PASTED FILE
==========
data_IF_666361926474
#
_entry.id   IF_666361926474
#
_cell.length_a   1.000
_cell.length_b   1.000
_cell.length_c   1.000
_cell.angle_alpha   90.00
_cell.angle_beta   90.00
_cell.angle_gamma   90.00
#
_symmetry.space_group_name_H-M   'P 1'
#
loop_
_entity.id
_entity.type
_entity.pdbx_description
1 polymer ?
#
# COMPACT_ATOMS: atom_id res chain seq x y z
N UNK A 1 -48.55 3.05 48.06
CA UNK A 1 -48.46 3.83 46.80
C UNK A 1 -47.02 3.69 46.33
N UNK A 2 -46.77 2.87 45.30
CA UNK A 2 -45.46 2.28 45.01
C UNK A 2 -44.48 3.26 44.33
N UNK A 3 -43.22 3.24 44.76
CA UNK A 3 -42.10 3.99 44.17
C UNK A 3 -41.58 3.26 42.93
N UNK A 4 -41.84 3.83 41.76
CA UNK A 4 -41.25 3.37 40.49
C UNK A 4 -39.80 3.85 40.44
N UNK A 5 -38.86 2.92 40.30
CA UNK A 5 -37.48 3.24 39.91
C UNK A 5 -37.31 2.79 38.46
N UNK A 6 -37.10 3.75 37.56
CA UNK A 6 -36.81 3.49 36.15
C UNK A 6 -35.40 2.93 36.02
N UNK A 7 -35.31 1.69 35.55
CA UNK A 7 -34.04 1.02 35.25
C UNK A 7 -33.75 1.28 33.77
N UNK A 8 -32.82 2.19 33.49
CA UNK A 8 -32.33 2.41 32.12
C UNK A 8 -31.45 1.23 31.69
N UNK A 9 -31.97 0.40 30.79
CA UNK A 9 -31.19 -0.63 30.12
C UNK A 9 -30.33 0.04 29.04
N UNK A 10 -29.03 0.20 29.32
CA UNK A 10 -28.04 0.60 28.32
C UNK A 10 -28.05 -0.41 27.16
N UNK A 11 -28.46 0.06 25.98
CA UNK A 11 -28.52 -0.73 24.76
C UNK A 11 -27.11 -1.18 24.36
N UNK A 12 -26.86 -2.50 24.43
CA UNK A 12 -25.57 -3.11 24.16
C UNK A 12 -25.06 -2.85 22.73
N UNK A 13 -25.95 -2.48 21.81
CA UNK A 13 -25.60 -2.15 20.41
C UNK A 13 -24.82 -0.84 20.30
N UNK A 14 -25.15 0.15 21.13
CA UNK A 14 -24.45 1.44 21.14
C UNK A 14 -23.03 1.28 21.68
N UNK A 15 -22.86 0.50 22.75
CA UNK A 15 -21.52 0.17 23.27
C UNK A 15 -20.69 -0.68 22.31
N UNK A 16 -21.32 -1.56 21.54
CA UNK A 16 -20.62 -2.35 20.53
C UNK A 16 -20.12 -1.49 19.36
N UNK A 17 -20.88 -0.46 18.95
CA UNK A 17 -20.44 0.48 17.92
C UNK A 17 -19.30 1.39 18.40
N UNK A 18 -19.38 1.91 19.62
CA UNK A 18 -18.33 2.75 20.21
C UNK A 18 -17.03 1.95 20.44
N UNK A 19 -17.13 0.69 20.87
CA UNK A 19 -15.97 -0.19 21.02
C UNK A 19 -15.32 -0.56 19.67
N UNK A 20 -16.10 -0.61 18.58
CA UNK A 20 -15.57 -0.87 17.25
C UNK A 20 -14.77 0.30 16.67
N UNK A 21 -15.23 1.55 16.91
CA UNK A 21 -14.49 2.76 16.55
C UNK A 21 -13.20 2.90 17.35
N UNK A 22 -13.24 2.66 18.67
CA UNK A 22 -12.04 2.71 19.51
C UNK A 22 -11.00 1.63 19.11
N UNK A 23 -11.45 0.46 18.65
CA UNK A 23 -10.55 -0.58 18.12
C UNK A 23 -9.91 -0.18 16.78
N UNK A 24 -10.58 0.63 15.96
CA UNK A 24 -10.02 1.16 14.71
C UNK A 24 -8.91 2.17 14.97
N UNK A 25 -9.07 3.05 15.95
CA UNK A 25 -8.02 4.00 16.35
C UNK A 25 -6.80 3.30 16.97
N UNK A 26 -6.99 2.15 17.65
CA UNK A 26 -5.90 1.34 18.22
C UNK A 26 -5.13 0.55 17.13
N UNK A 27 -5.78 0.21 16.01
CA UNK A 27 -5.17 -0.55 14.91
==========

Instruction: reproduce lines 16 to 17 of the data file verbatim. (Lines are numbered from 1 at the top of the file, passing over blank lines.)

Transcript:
_entity.type
_entity.pdbx_description